Doggett’s Coat and Badge Wager
Thomas Doggett was an Irish comedian who came to London in about the year 1690. After playing many parts at Drury Lane, he became a theatre manager. He appears to have taken a considerable interest in the Watermen of the Thames, who were much more numerous than they are now and were the equivalent of the modern taxi driver. It was a common custom for rowing wagers to take place on the river so that Doggett was no innovator in founding a race. Being a Whig, he founded his race in order to commemorate the accession of George I to the throne.
The books of the Company confirm that the first race was held on 1st August 1715. Doggett organised the race himself until his death in 1721. In his will he instructed his executors to endow the race, which was to be managed by a Mr Edward Burt of the Admiralty Office. The will set out detailed particulars of the style and cost of the badge and livery and specified that the race was to be held annually on 1st August “for ever”. Mr Burt being apparently unwilling to assume the burden laid upon him by the will, it was arranged that the executors should transfer £300 to the Fishmongers’ Company, which would carry out Doggett’s instructions instead. The Fishmongers’ Company have faithfully complied with their undertaking ever since, although the costs of providing the Badge and Livery have increased considerably over the years.
The Watermen’s Company have always provided the race competitors, six each year. According to Doggett’s custom they are young watermen “in the first year of their freedom” of the Watermen’s Company. Since 1976 up to three attempts can be made to win the race.
The Course has always been the four and a half miles from London Bridge to Chelsea and it is recognised as a test of watermanship and endurance. Until 1873 it was rowed against the tide.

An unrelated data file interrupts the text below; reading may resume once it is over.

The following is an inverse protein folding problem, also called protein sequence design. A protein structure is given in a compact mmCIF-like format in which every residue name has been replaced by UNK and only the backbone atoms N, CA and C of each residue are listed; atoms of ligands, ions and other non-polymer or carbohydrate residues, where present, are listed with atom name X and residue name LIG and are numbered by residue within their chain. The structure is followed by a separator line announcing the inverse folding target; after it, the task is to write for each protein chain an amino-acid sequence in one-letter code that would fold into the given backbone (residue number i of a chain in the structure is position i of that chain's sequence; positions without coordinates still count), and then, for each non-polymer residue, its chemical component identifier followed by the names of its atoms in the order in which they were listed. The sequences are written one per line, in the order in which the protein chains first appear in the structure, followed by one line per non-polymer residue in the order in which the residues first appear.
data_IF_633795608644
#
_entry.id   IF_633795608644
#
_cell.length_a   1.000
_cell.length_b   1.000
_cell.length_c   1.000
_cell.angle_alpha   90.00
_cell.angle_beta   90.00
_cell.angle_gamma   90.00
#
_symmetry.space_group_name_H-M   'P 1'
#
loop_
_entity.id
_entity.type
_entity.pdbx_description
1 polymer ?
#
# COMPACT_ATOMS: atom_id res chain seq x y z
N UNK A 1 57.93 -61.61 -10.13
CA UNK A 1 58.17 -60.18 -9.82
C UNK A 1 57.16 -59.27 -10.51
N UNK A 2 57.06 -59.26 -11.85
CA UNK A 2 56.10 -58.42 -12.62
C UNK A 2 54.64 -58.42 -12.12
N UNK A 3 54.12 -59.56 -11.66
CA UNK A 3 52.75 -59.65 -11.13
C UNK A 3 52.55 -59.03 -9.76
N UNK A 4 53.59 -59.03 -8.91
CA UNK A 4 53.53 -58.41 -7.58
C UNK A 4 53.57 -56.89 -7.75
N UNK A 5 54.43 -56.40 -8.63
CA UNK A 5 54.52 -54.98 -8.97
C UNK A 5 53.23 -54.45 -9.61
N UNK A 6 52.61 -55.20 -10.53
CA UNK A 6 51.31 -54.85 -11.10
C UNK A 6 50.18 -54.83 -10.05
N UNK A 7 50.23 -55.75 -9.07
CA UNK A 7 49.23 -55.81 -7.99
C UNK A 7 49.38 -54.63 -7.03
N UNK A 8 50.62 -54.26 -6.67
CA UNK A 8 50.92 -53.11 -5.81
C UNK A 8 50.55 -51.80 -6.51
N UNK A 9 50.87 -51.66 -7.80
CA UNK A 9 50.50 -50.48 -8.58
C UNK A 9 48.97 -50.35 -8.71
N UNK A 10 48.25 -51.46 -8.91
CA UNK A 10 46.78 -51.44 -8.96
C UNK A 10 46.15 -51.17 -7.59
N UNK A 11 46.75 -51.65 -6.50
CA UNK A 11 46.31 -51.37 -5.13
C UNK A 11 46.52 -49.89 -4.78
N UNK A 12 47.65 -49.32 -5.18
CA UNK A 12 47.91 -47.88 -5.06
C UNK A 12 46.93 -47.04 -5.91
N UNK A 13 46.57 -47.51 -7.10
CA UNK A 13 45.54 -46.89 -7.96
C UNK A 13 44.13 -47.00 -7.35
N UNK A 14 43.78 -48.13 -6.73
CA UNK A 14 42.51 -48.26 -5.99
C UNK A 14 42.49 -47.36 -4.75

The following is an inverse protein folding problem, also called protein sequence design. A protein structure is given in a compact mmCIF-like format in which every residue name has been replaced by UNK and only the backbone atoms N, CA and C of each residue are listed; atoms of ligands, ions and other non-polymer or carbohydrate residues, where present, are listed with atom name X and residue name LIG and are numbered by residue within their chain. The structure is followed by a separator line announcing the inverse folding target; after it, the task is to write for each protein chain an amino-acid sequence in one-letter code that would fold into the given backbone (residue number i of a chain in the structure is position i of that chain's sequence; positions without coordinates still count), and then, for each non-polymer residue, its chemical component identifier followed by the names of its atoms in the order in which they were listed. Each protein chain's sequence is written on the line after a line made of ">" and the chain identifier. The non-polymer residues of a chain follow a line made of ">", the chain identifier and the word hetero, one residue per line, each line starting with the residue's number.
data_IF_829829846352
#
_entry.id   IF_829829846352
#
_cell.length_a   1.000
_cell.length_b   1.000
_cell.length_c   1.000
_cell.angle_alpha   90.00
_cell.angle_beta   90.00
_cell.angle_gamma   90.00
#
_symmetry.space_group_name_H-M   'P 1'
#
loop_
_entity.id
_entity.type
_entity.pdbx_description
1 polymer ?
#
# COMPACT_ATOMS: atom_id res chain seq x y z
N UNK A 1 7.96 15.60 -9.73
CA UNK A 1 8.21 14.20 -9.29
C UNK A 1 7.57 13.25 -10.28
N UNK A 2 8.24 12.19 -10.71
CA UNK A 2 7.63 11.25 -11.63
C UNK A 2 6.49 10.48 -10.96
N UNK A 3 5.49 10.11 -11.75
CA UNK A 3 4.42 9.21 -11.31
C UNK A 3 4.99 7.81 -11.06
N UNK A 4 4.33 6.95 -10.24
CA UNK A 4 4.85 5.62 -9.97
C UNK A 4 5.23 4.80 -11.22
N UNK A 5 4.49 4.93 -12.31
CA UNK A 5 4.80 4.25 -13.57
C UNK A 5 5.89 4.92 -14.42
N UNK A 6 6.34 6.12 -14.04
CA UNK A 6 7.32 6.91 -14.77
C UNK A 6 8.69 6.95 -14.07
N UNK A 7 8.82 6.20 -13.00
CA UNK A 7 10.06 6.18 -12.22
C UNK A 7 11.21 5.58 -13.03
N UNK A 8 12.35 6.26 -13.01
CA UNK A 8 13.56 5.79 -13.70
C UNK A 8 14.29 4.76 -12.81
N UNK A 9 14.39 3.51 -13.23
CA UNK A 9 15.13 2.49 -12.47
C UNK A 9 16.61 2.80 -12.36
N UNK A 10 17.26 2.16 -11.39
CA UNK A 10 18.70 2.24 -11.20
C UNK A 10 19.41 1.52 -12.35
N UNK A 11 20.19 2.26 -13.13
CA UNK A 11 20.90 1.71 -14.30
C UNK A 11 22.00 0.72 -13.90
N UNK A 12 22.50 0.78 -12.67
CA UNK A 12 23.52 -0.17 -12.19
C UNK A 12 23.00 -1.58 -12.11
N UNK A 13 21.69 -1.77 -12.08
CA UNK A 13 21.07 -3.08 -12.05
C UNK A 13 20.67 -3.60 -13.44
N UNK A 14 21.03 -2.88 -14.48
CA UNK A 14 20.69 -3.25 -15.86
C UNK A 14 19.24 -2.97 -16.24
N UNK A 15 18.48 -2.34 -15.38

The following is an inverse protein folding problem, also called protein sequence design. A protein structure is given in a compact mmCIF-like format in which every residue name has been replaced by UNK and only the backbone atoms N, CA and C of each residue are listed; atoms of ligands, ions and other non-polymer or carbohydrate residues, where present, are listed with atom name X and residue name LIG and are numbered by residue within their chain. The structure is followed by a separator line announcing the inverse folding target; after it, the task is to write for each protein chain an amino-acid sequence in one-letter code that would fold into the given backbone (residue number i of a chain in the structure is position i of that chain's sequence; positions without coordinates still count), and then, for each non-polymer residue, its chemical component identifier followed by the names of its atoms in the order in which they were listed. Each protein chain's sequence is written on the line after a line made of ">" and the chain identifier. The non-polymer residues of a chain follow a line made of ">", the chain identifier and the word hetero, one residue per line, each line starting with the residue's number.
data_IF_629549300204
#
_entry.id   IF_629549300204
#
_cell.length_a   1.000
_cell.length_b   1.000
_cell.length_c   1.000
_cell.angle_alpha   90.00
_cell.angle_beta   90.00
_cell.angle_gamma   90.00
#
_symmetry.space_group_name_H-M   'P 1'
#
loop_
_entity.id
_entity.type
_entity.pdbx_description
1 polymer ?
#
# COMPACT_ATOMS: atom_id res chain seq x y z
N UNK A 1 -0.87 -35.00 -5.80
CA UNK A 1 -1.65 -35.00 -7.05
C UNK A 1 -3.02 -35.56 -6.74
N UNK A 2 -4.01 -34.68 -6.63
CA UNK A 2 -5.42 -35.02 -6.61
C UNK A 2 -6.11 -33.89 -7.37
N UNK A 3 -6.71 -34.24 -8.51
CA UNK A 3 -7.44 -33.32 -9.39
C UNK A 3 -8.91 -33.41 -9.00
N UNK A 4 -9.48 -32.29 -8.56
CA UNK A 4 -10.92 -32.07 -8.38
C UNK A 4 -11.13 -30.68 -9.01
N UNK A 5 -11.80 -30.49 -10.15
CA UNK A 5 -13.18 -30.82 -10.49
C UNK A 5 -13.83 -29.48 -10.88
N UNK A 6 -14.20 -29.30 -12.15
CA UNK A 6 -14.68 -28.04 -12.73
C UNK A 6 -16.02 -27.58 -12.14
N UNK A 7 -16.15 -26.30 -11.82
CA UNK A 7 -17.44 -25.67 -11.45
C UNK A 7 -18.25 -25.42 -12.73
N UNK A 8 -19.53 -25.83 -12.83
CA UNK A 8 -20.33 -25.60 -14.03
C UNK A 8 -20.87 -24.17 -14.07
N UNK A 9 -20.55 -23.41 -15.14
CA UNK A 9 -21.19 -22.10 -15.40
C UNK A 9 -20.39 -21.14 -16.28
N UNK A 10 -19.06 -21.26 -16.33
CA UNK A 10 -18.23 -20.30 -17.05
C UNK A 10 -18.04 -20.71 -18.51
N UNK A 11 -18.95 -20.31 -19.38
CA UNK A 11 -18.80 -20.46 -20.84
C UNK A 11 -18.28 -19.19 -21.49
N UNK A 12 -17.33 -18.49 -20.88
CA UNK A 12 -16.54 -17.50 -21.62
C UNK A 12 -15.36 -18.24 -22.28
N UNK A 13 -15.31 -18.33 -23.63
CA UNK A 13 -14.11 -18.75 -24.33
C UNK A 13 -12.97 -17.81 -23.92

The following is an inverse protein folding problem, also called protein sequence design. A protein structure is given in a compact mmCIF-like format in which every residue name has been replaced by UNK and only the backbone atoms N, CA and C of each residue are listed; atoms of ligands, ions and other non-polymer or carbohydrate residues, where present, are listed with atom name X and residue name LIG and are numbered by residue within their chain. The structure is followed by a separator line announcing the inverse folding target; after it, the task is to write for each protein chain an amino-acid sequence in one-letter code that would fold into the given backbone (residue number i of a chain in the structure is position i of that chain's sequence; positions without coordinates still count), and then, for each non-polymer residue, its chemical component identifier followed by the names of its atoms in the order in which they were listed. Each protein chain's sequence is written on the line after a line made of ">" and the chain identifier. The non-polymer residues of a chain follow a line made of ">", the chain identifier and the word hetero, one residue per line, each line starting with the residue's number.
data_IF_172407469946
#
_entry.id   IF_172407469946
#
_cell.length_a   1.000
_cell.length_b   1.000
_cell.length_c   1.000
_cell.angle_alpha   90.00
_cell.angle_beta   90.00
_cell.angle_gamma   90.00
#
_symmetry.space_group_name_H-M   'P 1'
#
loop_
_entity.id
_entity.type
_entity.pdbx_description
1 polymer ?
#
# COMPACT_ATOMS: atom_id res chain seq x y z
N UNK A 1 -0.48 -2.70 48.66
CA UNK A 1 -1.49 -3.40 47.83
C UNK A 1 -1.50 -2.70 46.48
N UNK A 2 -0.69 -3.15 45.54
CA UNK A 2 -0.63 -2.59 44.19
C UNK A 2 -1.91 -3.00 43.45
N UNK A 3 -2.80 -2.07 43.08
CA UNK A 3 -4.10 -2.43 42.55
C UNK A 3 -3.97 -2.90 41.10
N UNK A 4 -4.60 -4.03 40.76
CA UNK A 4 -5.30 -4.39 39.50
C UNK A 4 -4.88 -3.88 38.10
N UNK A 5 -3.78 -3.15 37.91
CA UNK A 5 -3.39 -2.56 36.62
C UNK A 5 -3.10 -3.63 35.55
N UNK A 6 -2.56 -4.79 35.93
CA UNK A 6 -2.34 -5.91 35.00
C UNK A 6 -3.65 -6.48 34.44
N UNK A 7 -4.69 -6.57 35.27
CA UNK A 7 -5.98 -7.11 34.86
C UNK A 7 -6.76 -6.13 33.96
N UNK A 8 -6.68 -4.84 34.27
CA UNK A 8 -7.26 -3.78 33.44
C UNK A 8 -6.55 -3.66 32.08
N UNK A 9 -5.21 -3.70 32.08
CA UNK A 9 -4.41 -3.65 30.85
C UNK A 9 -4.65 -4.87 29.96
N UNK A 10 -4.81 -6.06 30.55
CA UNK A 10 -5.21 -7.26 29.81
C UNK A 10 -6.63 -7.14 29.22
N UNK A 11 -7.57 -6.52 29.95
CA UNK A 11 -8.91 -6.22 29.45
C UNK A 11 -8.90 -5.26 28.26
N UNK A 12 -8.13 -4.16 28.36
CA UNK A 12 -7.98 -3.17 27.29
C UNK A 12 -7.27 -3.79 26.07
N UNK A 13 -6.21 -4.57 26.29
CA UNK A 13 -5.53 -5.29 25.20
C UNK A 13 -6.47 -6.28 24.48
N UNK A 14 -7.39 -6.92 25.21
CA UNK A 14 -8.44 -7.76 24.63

The types of boat used for the race have varied over the years: originally four-seater passenger wherries, later “old fashion boats” (racing boats but with wooden ‘wings’ – wooden outriggers covered with planking) and from 1906 to 1955 “best” boats. Thereafter new boats have been provided for watermen to use: clinker gigs in 1956, and replacements in 1964 (for the 250th race) and 1981. These fleets have been financed by the Fishmongers’ Company, with the assistance of the Watermen’s Company and a wide range of watermen, lightermen, employer, Journeymen and Freemen interests. 7 new sculling boats were donated by sponsors Oarsport in 2015.
Given that Doggett’s Wager was founded for Watermen, it was naturally a race for professionals and, apart from the Coat and Badge livery, there were money prizes for the first, second and third to finish. Since 1950 all the entrants have been counted as amateurs.
When the Coat and Badge has been made for the winner he is presented to the Prime Warden of the Fishmongers’ Company in a colourful ceremony at Fishmongers’ Hall dating back many years. To a fanfare of trumpets, the Clerk to the Company, the winner and the Bargemaster of the Company are escorted in by past winners, wearing their Coats and Badges. The Clerk describes the race in Homeric style, the Prime Warden congratulates the winner and drinks his health in the winner’s cup, and the winner is escorted out in triumph to the strains of Clarke’s Trumpet Voluntary.
HRH the Duke of Edinburgh followed the 2014 race (the 300th) in a launch. The 300th anniversary of the first race was held on 1st August 2015. (A full list of all winners appears on pages 9-11)
Julian Ebsworth 4th February 2016
Thomas Doggett, (1640 – 1721)
A likeness of Thomas Doggett by the artist Ying Yang is on display in the Court Room at Watermen’s Hall .
This is a copy of the original painting by Thomas Murray which is at Sherborne Castle in Dorset.
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